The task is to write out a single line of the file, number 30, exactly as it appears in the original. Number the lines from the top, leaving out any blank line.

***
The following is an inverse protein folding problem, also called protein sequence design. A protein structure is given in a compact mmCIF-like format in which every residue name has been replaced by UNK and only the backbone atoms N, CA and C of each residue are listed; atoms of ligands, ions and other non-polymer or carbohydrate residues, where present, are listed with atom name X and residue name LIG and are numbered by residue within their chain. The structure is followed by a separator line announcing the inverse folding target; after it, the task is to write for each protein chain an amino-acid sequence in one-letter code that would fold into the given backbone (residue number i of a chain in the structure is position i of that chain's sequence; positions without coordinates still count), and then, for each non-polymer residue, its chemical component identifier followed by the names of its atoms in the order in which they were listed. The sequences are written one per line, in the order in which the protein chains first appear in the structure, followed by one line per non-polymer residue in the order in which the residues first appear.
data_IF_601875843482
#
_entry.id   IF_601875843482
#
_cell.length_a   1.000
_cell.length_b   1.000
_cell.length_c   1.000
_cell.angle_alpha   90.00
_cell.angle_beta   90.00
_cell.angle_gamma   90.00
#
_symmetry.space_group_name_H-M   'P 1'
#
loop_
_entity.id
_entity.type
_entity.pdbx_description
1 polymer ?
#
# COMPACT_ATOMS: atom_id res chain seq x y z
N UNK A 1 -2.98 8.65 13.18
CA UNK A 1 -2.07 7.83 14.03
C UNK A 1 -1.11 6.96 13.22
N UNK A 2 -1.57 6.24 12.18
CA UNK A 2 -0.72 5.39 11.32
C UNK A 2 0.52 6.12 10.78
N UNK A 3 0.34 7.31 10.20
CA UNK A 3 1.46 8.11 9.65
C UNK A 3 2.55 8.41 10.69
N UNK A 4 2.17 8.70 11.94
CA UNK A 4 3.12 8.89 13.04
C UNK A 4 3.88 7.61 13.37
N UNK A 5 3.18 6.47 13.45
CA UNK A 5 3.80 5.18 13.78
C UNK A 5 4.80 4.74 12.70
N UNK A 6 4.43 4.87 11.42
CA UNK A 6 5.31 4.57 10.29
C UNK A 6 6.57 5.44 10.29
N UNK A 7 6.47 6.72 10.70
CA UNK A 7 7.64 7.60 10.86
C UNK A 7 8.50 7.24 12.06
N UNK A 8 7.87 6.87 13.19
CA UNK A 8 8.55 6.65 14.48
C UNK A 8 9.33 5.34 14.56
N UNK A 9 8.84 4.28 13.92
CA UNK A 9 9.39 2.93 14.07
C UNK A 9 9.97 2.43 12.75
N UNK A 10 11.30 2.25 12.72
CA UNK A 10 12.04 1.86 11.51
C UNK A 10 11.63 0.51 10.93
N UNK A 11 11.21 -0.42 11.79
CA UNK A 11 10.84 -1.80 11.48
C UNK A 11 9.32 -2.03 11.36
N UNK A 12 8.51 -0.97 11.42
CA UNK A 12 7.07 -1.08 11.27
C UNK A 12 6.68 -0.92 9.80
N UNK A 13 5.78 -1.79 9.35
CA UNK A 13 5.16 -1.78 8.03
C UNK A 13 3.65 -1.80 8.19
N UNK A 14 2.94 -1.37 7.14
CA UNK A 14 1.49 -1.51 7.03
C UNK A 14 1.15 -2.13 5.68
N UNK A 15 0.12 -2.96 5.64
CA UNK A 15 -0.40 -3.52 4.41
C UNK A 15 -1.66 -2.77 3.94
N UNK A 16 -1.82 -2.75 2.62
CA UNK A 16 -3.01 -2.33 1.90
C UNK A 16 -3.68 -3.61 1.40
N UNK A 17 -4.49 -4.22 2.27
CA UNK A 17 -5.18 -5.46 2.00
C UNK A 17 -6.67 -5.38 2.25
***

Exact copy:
C UNK A 3 2.55 8.41 10.69